Bonewits’s Essential Guide to Witchcraft and Wicca
This is a collection of writings from the late, great Isaac Bonewits. It’s a concise, thoughtful, honest, and irreverent look at the history and practice of modern Wicca and Witchcraft. If you’re a fan of cutting through the fat to get to the meat, this book is for you. Bonus points for including Jenny Gibbons’ excellent essay “Recent Developments in the Study of the Great European Witch Hunt,” which (in my opinion) should be required reading for new Wiccans.
Finally, at the risk of sounding a little self-serving, I’d like to recommend my own beginner book, the oh-so-creatively titled Wicca for Beginners. It’s a practical, down-to-earth introduction to Wicca with lots of helpful exercises. I think it’s pretty cool.
There’s a weird paradox with open Wiccan events. Many of these events exist to help newcomers learn more about Wicca and get a foothold in the community while providing local Wiccans a chance to do ritual or socialize together. But when a community comes together regularly—even if there’s acrimony and witch-bitching between some of the members—it forms a culture with relationships and expected behaviors. These dynamics are often just background noise to longtime members who figured them out long ago, but they’re unintentionally off-putting to newcomers. The shared history and behaviors make it appear as if the established members are closing ranks rather than welcoming people with open arms.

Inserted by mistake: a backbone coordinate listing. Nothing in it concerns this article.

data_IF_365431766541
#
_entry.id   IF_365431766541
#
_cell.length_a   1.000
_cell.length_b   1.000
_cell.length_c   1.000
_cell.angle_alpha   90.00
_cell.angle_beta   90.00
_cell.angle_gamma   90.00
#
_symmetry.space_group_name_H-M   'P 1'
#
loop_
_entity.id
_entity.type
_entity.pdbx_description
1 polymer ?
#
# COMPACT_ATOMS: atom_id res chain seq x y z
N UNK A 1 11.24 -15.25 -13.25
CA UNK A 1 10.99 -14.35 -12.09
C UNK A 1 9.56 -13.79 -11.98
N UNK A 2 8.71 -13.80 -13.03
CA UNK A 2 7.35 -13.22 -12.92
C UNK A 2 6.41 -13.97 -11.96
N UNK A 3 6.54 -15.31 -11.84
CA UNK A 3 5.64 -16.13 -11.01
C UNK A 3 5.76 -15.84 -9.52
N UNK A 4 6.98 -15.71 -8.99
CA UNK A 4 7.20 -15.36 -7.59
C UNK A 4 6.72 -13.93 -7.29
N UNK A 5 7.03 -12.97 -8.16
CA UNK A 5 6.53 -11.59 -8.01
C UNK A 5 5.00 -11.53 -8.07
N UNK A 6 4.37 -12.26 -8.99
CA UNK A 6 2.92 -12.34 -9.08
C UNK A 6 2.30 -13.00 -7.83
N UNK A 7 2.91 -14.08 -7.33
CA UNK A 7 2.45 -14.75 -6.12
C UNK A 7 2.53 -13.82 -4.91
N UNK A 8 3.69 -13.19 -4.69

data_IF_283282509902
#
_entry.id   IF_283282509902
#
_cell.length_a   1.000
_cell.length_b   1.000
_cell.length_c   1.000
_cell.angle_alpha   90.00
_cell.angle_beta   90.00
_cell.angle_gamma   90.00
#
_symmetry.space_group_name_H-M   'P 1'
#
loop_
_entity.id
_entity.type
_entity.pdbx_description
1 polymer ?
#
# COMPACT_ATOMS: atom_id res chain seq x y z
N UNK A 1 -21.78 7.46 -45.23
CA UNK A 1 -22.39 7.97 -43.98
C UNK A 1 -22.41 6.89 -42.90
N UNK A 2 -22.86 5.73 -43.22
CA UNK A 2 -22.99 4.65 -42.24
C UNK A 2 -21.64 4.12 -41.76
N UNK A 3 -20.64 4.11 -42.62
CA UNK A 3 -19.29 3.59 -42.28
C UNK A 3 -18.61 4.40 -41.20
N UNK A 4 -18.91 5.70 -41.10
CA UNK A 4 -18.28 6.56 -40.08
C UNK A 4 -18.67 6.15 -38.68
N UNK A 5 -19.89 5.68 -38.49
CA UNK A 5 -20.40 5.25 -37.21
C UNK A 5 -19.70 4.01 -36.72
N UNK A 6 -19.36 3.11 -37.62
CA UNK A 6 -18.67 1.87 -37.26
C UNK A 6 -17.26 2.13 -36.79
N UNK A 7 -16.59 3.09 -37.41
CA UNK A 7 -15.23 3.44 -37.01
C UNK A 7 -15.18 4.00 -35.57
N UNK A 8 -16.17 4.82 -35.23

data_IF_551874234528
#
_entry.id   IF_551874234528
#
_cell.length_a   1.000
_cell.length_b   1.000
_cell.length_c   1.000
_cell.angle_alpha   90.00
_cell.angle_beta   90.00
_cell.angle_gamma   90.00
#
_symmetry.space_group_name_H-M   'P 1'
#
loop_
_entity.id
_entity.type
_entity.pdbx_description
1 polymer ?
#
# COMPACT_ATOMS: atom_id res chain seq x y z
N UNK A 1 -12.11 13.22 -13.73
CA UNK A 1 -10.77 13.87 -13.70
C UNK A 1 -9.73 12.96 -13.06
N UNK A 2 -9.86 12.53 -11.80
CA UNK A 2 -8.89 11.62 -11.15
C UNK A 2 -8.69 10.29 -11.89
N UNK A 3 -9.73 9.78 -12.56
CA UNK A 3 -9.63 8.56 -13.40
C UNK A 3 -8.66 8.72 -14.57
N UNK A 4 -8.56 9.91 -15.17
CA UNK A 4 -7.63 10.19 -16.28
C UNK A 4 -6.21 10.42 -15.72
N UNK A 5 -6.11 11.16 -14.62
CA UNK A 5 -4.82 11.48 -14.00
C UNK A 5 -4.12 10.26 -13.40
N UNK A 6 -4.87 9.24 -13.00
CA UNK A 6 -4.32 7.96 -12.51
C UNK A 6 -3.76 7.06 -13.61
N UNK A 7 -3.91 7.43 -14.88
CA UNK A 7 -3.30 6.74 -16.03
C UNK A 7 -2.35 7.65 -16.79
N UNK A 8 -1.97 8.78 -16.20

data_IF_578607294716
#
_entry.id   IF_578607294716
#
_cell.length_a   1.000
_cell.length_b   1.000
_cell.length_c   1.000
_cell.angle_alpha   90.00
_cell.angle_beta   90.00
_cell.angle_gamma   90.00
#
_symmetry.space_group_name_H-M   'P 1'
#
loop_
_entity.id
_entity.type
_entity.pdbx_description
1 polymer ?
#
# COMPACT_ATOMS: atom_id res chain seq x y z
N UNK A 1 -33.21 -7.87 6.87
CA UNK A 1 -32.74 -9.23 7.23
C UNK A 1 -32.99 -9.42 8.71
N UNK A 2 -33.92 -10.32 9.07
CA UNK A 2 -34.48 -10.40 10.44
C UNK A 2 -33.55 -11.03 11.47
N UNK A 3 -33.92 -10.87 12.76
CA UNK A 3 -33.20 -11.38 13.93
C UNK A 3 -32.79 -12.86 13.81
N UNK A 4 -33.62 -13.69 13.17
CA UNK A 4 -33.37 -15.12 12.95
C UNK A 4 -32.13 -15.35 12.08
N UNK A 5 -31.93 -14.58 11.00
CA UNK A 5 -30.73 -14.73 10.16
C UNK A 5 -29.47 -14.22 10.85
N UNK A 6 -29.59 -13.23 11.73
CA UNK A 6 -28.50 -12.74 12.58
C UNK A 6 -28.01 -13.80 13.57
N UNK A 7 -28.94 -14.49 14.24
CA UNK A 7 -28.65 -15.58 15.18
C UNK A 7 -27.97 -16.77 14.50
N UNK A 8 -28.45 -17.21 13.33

You’re reaching out to groups so you can learn more, but an important thing to remember is that you joining a group will change the group as much as it changes you. Bringing in new people means group dynamics will shift, new relationships will be formed, and old relationships may change—not to mention having to build trust with new people. It can be a lot of work, and some established social groups are happy the way they are and don’t want to put the effort into accommodating new people. The truth is, when it comes to group dynamics, Wiccans are just like anybody else. Some are more sensitive to newcomers’ needs, some are oblivious, and some are afraid of change.
Oftentimes larger events, such as annual festivals with camping, have some sort of Wiccan Welcome Wagon, which can consist of anything from designating people to greet and help get newcomers oriented, to workshops geared toward new people. But at smaller events, the onus is probably going to be on you, not the organizers.
Here are some things to try when reaching out to people in an established group or community. Some of these will sound obvious, but you’d be surprised how many people don’t do them.
Before the Event
Make sure you read the event website before attending. It may include important information about parking or public transportation; policies about bringing food, pets, or alcohol; policies about children; what to wear and/or expect at the event; and whether there’s a fee.